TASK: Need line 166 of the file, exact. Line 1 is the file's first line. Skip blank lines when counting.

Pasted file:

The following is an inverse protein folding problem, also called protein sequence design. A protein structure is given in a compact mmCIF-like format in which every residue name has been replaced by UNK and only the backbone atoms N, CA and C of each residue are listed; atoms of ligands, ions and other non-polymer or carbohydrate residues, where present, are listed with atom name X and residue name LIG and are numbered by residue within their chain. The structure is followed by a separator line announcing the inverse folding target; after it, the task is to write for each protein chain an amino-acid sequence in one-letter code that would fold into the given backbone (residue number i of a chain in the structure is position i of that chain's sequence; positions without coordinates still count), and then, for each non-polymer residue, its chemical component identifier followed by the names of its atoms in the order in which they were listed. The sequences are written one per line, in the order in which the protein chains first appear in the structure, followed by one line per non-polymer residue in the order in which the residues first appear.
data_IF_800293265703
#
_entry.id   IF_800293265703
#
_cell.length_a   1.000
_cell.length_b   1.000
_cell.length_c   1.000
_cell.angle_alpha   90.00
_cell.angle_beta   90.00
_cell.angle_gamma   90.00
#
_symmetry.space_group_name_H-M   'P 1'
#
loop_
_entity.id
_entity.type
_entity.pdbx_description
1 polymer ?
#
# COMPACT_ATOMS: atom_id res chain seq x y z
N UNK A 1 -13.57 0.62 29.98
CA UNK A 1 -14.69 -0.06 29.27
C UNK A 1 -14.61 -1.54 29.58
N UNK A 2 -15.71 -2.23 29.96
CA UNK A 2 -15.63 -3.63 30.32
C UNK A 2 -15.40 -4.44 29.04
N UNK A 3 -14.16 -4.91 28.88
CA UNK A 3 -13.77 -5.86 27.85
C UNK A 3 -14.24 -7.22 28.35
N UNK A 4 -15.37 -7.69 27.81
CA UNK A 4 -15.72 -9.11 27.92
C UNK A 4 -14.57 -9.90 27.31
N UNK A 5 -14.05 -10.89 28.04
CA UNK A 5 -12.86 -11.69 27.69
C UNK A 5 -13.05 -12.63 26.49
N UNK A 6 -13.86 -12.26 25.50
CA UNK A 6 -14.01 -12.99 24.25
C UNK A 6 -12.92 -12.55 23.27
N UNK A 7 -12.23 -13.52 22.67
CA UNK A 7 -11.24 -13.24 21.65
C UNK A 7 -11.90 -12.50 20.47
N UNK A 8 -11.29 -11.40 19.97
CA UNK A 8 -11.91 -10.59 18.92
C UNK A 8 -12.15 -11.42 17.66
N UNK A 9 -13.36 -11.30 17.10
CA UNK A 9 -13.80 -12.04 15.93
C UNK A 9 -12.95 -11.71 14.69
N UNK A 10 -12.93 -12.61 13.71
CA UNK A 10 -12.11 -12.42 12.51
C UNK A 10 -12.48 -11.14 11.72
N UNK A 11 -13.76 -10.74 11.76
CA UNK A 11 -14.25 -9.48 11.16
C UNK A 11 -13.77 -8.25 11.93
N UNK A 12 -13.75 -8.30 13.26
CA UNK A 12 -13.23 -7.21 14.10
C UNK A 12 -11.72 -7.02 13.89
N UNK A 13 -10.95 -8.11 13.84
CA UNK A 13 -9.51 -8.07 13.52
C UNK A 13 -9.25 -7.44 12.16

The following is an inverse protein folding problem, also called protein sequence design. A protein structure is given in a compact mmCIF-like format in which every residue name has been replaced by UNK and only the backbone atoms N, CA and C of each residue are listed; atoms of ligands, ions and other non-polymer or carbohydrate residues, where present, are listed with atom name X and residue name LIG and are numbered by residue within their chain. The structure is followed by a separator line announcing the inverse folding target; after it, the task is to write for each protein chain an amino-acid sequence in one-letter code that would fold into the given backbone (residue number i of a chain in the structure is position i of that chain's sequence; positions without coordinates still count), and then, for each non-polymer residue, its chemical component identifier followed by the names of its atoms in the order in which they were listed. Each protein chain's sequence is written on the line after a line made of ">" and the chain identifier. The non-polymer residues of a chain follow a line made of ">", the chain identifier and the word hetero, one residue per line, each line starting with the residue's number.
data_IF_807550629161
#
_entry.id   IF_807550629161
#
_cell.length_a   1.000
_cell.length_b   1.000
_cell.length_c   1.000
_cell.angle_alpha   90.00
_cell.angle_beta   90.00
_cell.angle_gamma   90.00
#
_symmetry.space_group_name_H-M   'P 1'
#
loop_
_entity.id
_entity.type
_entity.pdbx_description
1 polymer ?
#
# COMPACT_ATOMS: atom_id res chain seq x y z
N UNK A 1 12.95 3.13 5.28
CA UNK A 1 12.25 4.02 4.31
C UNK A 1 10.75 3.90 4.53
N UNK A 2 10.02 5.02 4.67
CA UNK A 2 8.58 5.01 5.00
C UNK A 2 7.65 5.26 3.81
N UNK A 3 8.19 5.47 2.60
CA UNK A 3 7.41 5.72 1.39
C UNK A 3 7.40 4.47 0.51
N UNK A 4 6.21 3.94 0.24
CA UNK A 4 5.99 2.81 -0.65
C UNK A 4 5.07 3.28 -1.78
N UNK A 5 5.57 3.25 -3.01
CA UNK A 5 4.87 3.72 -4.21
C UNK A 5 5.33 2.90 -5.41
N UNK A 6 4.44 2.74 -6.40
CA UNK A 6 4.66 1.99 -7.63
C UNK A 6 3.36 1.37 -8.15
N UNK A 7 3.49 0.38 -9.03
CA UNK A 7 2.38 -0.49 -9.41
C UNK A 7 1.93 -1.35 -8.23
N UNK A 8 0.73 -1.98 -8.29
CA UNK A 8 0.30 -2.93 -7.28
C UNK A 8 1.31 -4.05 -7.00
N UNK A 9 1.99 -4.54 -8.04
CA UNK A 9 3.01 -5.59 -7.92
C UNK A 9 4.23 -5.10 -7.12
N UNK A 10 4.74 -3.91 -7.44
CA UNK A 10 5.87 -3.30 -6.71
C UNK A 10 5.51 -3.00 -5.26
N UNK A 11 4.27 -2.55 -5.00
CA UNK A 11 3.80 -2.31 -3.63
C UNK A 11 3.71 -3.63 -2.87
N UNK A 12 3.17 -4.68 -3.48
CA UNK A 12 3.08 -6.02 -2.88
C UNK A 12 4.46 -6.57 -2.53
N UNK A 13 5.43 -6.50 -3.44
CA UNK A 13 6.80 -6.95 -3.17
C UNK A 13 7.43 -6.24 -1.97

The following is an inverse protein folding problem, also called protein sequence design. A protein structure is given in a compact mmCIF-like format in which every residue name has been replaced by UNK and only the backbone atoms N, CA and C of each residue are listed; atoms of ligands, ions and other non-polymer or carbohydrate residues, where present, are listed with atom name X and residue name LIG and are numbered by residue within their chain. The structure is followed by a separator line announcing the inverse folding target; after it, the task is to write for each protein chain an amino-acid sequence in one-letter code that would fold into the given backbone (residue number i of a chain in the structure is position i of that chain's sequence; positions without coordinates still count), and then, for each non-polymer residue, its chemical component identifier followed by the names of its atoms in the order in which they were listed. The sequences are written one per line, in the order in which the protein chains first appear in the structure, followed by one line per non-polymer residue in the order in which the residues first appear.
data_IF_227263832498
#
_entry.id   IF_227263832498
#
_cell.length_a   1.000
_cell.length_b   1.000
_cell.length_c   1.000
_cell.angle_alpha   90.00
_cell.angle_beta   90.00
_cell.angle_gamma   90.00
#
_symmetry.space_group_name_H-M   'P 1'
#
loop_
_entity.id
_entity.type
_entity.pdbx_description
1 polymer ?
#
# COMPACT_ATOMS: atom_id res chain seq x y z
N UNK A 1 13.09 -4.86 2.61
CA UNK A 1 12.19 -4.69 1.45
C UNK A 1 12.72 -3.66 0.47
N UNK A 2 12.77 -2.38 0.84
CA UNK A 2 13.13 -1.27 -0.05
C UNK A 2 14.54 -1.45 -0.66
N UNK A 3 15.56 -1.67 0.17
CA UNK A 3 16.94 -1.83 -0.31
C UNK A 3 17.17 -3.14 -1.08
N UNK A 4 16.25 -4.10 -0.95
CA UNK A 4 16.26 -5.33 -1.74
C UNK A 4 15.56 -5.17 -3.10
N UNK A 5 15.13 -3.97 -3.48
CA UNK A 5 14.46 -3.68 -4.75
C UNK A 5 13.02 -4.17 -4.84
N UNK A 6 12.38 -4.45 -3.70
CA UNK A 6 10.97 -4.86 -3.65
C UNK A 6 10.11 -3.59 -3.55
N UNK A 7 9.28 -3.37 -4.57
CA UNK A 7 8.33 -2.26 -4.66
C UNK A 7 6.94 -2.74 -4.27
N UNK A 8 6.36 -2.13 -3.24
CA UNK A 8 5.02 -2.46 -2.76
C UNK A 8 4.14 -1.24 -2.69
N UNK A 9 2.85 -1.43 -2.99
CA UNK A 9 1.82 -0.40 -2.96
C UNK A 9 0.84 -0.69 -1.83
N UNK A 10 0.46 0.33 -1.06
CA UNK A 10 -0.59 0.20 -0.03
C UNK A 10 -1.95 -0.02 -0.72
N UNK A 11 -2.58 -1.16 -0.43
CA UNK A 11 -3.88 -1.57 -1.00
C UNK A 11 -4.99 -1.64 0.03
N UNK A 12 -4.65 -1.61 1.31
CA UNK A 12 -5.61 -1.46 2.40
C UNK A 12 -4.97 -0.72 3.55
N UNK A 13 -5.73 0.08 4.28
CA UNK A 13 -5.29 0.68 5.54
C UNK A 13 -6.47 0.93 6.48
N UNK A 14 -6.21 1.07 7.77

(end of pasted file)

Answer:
N UNK A 9 2.85 -1.43 -2.99